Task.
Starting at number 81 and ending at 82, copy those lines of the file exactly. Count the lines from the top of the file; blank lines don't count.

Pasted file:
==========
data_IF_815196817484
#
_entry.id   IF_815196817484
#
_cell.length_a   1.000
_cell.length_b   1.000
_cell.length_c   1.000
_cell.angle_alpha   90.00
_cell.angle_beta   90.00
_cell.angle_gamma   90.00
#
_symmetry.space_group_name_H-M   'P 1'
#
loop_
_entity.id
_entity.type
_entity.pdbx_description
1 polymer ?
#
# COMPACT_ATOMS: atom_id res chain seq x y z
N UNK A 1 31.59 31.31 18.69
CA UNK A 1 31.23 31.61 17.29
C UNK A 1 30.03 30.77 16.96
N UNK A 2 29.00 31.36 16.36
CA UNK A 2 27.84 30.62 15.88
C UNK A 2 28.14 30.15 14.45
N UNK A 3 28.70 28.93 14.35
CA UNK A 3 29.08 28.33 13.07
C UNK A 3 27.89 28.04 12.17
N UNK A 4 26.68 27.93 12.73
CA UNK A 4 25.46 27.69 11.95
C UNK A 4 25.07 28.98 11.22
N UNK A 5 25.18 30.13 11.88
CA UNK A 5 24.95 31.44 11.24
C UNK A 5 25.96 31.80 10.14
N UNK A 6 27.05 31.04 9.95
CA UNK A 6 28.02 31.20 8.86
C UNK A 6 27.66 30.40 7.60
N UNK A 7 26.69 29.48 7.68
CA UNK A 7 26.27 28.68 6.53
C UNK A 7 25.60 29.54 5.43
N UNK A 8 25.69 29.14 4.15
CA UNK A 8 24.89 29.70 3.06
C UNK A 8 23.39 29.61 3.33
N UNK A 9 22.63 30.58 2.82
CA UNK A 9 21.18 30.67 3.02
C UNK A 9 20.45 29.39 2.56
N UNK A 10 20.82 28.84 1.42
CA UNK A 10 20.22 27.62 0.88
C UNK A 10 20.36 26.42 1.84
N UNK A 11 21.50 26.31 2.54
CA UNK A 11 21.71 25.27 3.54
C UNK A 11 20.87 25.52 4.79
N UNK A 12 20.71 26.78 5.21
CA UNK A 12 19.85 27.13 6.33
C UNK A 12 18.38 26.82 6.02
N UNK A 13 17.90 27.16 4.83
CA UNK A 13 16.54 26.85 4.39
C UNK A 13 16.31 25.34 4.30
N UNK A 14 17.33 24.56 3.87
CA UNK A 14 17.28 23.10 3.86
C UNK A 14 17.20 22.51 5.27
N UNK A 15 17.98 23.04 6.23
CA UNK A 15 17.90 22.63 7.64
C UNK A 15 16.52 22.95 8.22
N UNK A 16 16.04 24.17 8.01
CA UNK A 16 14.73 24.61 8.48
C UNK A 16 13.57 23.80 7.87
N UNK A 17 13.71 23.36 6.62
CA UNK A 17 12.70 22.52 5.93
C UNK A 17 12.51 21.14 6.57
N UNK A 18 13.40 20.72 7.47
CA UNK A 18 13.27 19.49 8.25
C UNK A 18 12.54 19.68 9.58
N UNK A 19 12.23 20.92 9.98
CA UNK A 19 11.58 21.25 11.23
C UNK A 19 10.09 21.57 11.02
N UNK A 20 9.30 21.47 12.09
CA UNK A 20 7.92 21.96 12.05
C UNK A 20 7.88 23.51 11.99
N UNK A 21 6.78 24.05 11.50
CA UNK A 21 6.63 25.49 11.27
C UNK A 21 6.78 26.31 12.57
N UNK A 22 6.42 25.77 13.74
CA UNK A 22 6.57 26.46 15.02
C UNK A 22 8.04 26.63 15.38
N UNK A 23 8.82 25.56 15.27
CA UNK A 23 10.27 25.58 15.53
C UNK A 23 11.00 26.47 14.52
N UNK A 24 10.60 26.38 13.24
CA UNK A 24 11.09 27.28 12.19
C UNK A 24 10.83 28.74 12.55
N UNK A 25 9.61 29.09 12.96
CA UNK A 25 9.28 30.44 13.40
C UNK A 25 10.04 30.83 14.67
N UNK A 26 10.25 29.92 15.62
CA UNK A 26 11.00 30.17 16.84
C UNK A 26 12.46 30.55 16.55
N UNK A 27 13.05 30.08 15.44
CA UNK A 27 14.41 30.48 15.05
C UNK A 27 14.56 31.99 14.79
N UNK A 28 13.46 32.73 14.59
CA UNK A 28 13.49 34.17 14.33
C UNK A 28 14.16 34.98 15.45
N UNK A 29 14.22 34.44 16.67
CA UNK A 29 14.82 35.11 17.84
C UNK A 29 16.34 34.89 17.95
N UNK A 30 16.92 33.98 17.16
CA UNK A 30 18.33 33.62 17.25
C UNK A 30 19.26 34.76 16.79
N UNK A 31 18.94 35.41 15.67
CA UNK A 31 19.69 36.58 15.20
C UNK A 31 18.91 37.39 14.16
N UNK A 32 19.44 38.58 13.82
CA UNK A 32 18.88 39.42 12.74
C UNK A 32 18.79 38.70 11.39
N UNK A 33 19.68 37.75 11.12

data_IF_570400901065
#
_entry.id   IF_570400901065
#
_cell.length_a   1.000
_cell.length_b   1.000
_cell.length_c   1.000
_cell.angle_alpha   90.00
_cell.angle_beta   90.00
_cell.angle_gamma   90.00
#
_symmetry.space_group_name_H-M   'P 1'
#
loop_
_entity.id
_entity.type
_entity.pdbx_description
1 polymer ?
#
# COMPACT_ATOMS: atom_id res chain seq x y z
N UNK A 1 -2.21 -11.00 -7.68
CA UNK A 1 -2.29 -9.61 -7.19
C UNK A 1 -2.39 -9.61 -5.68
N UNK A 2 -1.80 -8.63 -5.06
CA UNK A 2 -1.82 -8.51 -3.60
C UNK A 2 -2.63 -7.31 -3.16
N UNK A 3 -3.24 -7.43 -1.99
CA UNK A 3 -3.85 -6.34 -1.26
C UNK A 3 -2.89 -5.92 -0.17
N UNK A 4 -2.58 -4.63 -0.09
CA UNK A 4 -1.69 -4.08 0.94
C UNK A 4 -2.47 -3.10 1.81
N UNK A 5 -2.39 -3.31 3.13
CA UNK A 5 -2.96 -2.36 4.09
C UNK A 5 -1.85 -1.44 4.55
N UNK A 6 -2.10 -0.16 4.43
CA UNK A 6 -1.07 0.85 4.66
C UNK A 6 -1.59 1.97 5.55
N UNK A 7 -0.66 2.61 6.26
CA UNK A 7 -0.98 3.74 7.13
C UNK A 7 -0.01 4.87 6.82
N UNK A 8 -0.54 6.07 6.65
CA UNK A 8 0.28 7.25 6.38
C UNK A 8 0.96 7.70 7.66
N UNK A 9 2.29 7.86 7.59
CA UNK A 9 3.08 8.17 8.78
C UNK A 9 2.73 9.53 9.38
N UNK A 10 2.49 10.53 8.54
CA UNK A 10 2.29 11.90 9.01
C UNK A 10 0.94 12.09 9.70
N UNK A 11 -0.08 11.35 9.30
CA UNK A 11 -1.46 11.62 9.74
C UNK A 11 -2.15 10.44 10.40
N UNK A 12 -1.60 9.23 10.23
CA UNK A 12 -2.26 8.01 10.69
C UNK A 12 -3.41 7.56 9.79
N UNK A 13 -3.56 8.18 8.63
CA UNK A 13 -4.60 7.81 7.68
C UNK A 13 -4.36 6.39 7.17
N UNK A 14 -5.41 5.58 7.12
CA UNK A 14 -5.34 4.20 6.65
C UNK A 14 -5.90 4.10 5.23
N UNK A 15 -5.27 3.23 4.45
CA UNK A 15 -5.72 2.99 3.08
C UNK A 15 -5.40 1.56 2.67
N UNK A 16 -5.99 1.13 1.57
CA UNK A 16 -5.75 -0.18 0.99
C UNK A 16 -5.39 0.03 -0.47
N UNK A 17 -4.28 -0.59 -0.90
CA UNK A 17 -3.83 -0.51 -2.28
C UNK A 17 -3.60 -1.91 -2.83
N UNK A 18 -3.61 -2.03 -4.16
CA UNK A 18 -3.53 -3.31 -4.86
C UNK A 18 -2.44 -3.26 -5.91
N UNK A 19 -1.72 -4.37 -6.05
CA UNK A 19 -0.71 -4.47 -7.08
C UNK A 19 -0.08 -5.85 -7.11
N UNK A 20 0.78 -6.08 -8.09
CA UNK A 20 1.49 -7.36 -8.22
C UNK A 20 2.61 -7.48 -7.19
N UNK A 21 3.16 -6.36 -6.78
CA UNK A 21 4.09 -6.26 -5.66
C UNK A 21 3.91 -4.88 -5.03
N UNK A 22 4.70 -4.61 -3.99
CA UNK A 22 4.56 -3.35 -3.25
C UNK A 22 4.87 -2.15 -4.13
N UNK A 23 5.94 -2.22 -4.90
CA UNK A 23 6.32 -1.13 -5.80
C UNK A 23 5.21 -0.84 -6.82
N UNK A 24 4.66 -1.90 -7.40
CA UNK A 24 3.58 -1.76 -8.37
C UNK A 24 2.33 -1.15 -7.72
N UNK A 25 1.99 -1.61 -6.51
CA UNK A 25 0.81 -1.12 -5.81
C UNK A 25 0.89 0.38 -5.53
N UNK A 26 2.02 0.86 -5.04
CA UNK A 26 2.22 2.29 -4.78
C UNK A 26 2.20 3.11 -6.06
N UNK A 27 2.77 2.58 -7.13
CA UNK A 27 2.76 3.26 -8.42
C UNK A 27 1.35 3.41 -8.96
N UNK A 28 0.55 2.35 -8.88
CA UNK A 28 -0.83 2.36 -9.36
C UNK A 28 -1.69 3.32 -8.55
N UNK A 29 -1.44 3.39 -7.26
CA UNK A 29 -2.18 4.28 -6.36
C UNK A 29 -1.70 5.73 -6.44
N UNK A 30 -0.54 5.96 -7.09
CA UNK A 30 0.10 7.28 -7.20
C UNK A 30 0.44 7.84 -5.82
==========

N UNK A 21 6.78 24.05 11.50
CA UNK A 21 6.63 25.49 11.27